Another idea that I got, and this may remind you of Confucius too, is that wisdom acquisition is a moral duty. It’s not something you do just to advance in life. Wisdom acquisition is a moral duty.
And there’s a corollary to that proposition which is very important. It means that you’re hooked for lifetime learning, and without lifetime learning you people are not going to do very well. You are not going to get very far in life based on what you already know. You’re going to advance in life by what you’re going to learn after you leave here.
If you take Berkshire Hathaway, which is certainly one of the best-regarded corporations in the world and may have the best long-term investment record in the entire history of civilization, the skill that got Berkshire through one decade would not have sufficed to get it through the next decade with the achievements made. Without Warren Buffett being a learning machine, a continuous learning machine, the record would have been absolutely impossible.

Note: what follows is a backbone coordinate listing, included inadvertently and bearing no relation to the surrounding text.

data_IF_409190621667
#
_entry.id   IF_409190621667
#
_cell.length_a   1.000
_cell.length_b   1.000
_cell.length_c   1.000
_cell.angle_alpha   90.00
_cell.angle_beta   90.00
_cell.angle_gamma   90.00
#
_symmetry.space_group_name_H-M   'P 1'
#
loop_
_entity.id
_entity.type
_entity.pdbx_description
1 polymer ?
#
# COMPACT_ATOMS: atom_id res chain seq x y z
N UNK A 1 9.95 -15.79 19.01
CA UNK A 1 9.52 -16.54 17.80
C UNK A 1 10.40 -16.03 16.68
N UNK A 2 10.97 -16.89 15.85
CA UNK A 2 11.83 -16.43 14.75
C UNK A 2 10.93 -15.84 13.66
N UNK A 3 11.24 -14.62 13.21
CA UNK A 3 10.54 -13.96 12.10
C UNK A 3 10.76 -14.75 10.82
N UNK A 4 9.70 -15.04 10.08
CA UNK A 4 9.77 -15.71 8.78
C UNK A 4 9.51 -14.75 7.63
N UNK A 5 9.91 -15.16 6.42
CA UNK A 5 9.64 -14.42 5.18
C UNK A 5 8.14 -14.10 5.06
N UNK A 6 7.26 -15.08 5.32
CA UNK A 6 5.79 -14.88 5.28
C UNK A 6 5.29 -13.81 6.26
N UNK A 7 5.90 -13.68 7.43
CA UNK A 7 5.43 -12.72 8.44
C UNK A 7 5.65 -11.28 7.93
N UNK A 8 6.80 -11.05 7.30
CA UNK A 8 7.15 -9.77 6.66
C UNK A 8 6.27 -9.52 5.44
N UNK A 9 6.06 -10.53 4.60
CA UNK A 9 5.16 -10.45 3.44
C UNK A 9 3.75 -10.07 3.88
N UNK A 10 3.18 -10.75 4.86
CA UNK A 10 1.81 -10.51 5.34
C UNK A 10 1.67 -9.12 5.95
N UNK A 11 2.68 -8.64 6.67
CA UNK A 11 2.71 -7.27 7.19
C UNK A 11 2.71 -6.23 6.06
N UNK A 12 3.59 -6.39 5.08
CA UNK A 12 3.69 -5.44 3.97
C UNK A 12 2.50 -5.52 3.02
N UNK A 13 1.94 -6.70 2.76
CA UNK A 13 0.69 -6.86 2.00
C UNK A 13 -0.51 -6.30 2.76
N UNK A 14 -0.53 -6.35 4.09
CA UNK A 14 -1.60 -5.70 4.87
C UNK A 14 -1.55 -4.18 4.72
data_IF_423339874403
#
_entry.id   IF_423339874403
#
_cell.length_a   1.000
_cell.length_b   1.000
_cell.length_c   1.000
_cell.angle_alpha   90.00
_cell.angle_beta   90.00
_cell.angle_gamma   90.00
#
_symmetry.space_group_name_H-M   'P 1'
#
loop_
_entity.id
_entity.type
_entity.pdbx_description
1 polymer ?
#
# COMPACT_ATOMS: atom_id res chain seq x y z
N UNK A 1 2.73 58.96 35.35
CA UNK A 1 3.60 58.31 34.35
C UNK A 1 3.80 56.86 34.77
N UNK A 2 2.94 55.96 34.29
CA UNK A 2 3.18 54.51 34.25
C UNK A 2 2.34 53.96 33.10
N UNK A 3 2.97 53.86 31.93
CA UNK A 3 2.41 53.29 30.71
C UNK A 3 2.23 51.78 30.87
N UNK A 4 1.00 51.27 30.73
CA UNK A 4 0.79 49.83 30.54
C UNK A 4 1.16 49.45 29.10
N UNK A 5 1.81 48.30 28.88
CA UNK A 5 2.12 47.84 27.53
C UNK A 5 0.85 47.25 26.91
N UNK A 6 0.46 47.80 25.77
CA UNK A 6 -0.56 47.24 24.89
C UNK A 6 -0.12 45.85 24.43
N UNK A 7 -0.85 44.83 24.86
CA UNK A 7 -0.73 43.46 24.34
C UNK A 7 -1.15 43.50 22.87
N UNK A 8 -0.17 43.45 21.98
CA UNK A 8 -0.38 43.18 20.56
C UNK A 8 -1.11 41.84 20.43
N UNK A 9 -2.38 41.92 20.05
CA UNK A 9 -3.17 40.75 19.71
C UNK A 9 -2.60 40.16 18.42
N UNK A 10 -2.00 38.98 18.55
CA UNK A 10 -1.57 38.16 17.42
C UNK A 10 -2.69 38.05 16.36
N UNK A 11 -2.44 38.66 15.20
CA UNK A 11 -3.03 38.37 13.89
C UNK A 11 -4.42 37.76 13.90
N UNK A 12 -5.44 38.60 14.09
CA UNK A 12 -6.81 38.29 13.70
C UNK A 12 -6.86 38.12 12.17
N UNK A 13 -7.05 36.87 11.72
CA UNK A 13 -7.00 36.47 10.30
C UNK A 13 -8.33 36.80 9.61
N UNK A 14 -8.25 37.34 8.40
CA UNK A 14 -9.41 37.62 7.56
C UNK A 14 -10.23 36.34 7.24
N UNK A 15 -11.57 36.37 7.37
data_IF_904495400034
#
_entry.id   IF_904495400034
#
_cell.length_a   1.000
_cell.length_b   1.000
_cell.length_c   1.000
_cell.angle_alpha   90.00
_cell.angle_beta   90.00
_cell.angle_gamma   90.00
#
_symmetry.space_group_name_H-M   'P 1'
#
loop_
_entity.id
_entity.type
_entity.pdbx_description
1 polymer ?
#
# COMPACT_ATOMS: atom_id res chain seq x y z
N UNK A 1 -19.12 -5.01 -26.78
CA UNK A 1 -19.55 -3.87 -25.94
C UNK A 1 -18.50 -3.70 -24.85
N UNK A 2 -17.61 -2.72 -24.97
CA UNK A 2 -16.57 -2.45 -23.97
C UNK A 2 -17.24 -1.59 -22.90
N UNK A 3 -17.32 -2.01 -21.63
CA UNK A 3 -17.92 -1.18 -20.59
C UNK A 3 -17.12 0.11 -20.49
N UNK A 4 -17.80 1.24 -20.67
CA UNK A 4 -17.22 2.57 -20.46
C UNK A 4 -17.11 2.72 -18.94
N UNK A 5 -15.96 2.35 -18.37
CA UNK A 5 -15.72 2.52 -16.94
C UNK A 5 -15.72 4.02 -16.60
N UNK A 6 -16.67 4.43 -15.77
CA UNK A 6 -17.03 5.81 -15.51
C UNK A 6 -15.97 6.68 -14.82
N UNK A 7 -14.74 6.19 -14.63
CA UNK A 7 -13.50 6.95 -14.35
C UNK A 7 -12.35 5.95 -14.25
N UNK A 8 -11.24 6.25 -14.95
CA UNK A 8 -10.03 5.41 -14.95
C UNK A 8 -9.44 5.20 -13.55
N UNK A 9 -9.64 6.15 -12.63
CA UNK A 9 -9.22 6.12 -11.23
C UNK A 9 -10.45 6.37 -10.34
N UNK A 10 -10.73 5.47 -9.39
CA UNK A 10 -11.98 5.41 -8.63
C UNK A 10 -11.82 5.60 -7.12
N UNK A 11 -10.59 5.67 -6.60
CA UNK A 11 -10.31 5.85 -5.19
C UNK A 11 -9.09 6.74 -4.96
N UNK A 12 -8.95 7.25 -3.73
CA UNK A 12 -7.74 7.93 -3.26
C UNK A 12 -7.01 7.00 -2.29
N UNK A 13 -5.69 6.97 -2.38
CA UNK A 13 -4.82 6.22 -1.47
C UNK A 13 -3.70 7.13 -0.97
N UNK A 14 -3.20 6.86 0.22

The same is true at lower walks of life. I constantly see people rise in life who are not the smartest, sometimes not even the most diligent, but they are learning machines. They go to bed every night a little wiser than when they got up and boy does that help—particularly when you have a long run ahead of you.
Alfred North Whitehead said it one time that “the rapid advance of civilization came only when man invented the method of invention” and, of course, he was referring to the huge growth of GDP per capita and all the other good things that we now take for granted, which started a few hundred years ago and before that all was stasis.
So, if civilization can progress only when it invents the method of invention, you can progress only when you learn the method of learning.
I was very lucky. I came to law school having learned the method of learning and nothing has served me better in my long life than continuous learning. And if you take Warren Buffett and watched him with a time clock, I would say half of all the time he spends is sitting on his ass and reading. And a big chunk of the rest of the time is spent talking one on one either on the telephone or personally with highly gifted people whom he trusts and who trust him. In other words, it looks quite academic, all this worldly success.